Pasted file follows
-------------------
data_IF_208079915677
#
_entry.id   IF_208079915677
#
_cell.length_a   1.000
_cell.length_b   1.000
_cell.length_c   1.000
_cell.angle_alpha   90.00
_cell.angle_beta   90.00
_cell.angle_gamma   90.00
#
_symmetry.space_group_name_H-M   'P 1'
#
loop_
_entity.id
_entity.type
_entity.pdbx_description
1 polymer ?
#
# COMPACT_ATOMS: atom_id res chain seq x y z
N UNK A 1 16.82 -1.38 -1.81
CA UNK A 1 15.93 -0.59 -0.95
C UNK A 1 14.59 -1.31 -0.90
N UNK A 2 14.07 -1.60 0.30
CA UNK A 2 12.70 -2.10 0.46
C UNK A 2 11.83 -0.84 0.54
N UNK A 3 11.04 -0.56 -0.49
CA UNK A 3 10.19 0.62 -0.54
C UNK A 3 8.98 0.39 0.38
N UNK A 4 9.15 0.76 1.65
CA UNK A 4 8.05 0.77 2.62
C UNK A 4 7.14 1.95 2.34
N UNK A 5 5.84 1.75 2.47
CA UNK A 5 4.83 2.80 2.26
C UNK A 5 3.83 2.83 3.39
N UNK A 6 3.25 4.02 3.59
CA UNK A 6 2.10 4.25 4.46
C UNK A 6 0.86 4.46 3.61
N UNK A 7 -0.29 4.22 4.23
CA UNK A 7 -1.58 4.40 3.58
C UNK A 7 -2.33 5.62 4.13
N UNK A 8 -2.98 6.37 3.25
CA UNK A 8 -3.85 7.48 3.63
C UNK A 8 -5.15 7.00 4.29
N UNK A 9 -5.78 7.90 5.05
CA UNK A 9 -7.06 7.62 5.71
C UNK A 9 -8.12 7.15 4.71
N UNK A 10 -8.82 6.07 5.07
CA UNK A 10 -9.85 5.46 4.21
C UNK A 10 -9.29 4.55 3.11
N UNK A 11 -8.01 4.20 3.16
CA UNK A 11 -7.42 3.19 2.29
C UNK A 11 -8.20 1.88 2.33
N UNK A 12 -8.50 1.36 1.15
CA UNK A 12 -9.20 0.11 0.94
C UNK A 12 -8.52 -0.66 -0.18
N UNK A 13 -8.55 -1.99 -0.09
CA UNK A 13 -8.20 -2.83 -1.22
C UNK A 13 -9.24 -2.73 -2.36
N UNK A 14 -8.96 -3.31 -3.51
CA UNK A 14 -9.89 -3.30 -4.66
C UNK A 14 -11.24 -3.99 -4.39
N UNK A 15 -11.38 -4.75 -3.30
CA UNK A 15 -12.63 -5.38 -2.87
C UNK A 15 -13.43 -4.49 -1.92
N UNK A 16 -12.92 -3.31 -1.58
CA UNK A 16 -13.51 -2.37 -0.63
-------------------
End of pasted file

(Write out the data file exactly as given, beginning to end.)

data_IF_208079915677
#
_entry.id   IF_208079915677
#
_cell.length_a   1.000
_cell.length_b   1.000
_cell.length_c   1.000
_cell.angle_alpha   90.00
_cell.angle_beta   90.00
_cell.angle_gamma   90.00
#
_symmetry.space_group_name_H-M   'P 1'
#
loop_
_entity.id
_entity.type
_entity.pdbx_description
1 polymer ?
#
# COMPACT_ATOMS: atom_id res chain seq x y z
N UNK A 1 16.82 -1.38 -1.81
CA UNK A 1 15.93 -0.59 -0.95
C UNK A 1 14.59 -1.31 -0.90
N UNK A 2 14.07 -1.60 0.30
CA UNK A 2 12.70 -2.10 0.46
C UNK A 2 11.83 -0.84 0.54
N UNK A 3 11.04 -0.56 -0.49
CA UNK A 3 10.19 0.62 -0.54
C UNK A 3 8.98 0.39 0.38
N UNK A 4 9.15 0.76 1.65
CA UNK A 4 8.05 0.77 2.62
C UNK A 4 7.14 1.95 2.34
N UNK A 5 5.84 1.75 2.47
CA UNK A 5 4.83 2.80 2.26
C UNK A 5 3.83 2.83 3.39
N UNK A 6 3.25 4.02 3.59
CA UNK A 6 2.10 4.25 4.46
C UNK A 6 0.86 4.46 3.61
N UNK A 7 -0.29 4.22 4.23
CA UNK A 7 -1.58 4.40 3.58
C UNK A 7 -2.33 5.62 4.13
N UNK A 8 -2.98 6.37 3.25
CA UNK A 8 -3.85 7.48 3.63
C UNK A 8 -5.15 7.00 4.29
N UNK A 9 -5.78 7.90 5.05
CA UNK A 9 -7.06 7.62 5.71
C UNK A 9 -8.12 7.15 4.71
N UNK A 10 -8.82 6.07 5.07
CA UNK A 10 -9.85 5.46 4.21
C UNK A 10 -9.29 4.55 3.11
N UNK A 11 -8.01 4.20 3.16
CA UNK A 11 -7.42 3.19 2.29
C UNK A 11 -8.20 1.88 2.33
N UNK A 12 -8.50 1.36 1.15
CA UNK A 12 -9.20 0.11 0.94
C UNK A 12 -8.52 -0.66 -0.18
N UNK A 13 -8.55 -1.99 -0.09
CA UNK A 13 -8.20 -2.83 -1.22
C UNK A 13 -9.24 -2.73 -2.36
N UNK A 14 -8.96 -3.31 -3.51
CA UNK A 14 -9.89 -3.30 -4.66
C UNK A 14 -11.24 -3.99 -4.39
N UNK A 15 -11.38 -4.75 -3.30
CA UNK A 15 -12.63 -5.38 -2.87
C UNK A 15 -13.43 -4.49 -1.92
N UNK A 16 -12.92 -3.31 -1.58
CA UNK A 16 -13.51 -2.37 -0.63